Online social media profiles have become a seamless extension of our real-world personalities. But with broader access to sharing your life and personality via the Internet come implications, including with the criminal justice system.
“To the extent that prospective jurors choose to make information concerning themselves available to the public at large in social media, it would certainly be appropriate to use that information in the jury selection process,” District Attorney Lee Darragh said.
And this spring, the American Bar Association made it formally known it’s within ethical boundaries for lawyers to search a juror’s or potential juror’s public Internet presence, including posts made by the juror before or during a trial.
“I think it is useful,” said Brad Morris, chief public defender for the Northeastern Judicial Circuit.
After all, in everyday life people check on others as a passing whim, while dredging up information for jury selection serves a different purpose.
“It is the time during jury selection that the attorneys try to ascertain, through questions, if jurors have any preconceived biases or prejudgments,” said Gainesville attorney John Breakfield. “It is crucial for both sides that the jurors selected make a decision based on legally presented evidence in court, not outside influences.”
Voir dire, the process of evaluating potential jurors, is French for “to speak the truth,” he said. The practice is sensible for a truth-seeking process that has always beckoned lawyers to parse any other publicly available information.
“Facebook, Twitter and other social media are the public record of modern times, unless certain privacy settings are in place,” Breakfield said.
And depending on settings, certain facts might be unearthed that would otherwise never see the light: Political views, associations, perhaps even a clearly stated viewpoint on a case that has been concealed or overlooked.
For Gainesville attorney Jeffery Talley, that information is especially crucial on cases that been covered in the news.
“When you’re picking a jury, you want to get people on your jury that don’t have biases, and I think that with social media accounts, typically there are a lot expressions of how you feel about that case,” he said.
Talley has one such case right now, in fact. Three day care workers in Clermont arrested in connection with alleged neglect of a burned toddler drew fiery commentary online, mostly negative. The owner, an employee and site director all were charged.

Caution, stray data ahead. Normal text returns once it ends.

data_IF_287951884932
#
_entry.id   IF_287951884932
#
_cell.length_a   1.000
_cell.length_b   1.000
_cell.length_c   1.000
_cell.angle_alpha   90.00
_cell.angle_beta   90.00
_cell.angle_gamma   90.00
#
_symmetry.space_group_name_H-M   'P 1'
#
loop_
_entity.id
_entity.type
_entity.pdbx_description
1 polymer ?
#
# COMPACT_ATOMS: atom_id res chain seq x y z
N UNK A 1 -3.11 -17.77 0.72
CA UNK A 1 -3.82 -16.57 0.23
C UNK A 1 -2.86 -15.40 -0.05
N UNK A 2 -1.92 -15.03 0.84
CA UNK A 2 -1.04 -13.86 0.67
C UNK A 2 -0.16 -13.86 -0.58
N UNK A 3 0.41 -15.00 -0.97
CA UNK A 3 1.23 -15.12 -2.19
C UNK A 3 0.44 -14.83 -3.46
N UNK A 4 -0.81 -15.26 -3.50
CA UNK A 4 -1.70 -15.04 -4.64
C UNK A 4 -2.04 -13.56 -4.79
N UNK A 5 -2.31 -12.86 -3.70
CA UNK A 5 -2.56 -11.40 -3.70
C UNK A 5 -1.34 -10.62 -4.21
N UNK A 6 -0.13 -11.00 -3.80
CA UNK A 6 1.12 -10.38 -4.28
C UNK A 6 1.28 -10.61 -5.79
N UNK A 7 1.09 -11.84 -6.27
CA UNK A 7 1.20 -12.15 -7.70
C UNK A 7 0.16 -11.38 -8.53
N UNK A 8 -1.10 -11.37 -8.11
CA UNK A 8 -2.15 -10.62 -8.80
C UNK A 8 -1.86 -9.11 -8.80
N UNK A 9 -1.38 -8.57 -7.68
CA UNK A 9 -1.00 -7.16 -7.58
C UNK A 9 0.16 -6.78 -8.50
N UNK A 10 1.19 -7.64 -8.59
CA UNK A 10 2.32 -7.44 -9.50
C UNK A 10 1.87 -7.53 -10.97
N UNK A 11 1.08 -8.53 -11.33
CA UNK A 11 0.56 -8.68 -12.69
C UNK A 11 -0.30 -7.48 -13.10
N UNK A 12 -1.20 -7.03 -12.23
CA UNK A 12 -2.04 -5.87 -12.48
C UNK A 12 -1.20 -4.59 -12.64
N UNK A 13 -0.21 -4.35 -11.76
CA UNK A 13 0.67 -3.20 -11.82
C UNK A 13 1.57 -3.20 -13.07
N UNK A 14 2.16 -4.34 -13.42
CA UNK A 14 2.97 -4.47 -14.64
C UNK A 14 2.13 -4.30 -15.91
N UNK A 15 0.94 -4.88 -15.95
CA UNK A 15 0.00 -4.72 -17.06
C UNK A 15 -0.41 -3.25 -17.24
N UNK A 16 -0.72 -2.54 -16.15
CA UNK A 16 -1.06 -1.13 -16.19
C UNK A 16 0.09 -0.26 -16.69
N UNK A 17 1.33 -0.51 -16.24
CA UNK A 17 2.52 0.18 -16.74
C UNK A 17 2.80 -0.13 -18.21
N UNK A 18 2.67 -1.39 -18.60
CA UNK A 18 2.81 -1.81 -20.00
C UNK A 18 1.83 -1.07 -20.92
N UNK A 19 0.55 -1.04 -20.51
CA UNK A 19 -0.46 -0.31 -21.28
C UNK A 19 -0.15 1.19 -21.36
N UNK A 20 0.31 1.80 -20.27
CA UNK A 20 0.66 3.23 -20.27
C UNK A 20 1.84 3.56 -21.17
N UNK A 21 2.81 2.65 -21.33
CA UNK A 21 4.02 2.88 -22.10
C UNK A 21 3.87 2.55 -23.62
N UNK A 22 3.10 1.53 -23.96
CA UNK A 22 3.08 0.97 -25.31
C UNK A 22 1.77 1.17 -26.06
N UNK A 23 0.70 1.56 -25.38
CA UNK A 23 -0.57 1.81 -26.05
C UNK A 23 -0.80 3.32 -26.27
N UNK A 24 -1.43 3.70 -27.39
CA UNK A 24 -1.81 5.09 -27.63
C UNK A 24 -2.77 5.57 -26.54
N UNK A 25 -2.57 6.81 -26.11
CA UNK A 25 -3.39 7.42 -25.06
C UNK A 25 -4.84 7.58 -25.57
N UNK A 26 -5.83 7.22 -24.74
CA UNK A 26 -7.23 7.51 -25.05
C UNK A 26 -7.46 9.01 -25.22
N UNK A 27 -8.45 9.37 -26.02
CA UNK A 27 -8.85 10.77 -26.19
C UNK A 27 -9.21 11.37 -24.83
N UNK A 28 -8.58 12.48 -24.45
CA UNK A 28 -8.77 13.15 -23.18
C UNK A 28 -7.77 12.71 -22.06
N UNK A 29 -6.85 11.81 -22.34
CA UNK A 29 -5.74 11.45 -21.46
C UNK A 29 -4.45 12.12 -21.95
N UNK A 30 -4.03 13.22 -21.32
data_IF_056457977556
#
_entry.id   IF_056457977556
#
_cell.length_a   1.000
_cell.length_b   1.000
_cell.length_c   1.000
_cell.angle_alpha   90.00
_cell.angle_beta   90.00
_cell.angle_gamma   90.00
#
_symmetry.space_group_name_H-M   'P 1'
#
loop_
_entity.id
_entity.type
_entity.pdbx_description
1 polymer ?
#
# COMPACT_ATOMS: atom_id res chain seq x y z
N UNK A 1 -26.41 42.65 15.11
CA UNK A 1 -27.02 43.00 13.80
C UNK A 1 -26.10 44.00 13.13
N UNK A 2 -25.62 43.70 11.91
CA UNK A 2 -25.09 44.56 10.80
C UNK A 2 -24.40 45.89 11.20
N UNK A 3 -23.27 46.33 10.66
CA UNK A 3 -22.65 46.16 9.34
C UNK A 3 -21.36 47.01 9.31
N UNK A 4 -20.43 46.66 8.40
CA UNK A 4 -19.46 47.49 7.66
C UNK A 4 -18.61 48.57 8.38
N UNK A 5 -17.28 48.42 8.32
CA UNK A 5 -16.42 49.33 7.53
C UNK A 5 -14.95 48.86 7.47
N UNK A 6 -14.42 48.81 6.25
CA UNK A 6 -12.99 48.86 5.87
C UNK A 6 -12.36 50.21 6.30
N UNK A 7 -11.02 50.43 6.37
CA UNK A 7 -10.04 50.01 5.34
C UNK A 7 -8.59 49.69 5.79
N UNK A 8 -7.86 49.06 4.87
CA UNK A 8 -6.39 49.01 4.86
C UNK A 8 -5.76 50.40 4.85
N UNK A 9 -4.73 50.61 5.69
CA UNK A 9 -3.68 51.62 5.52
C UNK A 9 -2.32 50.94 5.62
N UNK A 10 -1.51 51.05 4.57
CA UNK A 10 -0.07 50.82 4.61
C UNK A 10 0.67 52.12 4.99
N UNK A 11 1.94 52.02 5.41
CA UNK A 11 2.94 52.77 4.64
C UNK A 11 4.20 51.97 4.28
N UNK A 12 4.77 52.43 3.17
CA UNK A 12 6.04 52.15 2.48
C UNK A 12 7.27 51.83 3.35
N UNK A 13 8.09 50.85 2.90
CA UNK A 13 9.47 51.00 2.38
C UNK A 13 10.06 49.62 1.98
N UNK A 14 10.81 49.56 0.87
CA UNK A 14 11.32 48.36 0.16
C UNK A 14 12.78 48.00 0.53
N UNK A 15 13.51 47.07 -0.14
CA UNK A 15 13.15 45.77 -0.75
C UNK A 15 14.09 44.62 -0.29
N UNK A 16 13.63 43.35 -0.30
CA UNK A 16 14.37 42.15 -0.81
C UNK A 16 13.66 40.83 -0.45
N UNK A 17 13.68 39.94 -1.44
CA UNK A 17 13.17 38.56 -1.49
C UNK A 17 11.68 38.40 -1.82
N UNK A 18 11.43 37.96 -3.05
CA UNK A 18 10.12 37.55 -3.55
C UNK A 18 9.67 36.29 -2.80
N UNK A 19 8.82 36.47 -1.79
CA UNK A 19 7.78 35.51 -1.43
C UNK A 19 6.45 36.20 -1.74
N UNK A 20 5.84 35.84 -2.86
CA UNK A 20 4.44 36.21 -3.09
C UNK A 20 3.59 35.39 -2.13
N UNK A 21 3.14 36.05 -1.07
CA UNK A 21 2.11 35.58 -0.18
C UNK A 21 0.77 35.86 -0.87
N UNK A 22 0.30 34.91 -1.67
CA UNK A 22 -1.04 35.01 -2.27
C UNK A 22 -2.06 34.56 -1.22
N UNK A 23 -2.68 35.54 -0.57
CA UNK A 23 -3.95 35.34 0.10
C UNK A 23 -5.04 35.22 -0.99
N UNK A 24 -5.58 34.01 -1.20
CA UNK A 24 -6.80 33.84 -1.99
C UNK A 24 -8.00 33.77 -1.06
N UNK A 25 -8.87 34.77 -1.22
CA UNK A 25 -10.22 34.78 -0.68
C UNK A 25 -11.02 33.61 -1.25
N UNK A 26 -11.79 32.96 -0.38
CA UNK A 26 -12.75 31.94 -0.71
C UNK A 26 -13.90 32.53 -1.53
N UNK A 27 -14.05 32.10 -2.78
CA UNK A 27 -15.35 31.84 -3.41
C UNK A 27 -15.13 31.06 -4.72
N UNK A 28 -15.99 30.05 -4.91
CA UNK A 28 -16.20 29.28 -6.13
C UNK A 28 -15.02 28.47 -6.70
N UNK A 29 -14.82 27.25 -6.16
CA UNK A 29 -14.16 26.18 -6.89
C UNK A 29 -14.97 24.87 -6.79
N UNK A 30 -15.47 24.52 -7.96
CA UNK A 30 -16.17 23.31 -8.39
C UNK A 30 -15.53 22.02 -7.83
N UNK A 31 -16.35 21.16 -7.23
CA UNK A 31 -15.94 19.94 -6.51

“I have one of the cases of the Clermont day care center staff,” he said. “I know for a fact that there has been a lot of social media stuff, and we would definitely delve into that.”
Privacy arguments are never far away from the dialogue, which Breakfield noted.
“On the other hand, I can see the argument that exploring social media could be too invasive regardless of privacy settings,” he said.
Yet Talley said people are seemingly less concerned about what they put out there. Publicly posting views and opinions is a blasé pastime in the online era.
“With social media, I think overall people are desensitized to a certain degree,” he said. “People put forward views that face-to-face they might not be as forthcoming with.”
And digging up those truths is especially important if people were to deliberatively misrepresent themselves in person.
“It’s pretty funny, you get some people, and I’ve seen quite a few of those, that they’re willing to try to do anything to get on the jury,” Talley said. “Some people want to be on it. They perceive it as a big case, some of these high-publicity cases. They want to get the answer ‘right.’
“The bottom line is people are put in a situation where they’ll tell you their true views and feelings, as I think people do on these social media networks.”
Facebook is a record so ubiquitous, that be it a friend or police investigators, most expect salient social insight in seconds. Online directories of the community also make it easy to draw potential connections between jurors and defendants.
“What if a criminal defendant was good friends with a juror? Exploring Facebook may inform the prosecutor of a juror’s personal and potentially biased connection,” Breakfield said.
But he said there are obvious ethical limits.
“Actually contacting a juror on social media or using false pretenses to get around privacy settings would land the lawyer in serious trouble with the trial judge and the state Bar,” he said.
Likewise, all that information might tempt a juror during trial. But it’s strictly off-limits, as the trial judge routinely reminds them, Breakfield said.
“If a juror were to research the case on Facebook or any other means, that juror would be in hot water with the judge for researching the case,” he said. “A juror must base their decision on the evidence presented in court not through press coverage, rumor or online research.”
At the end of the day, guidelines and common practices aside, the judge runs the courtroom, Talley said, and can limit what goes on during voir dire, within reason. And like all things in life, the information abundance must be weighed against the scarcity of time.
“By the time the jury pool is reduced down to those participating in voir dire, the proceedings are going so fast that it is probably not practical to search Facebook with a waiting judge and a courtroom full of potential jurors,” Breakfield said.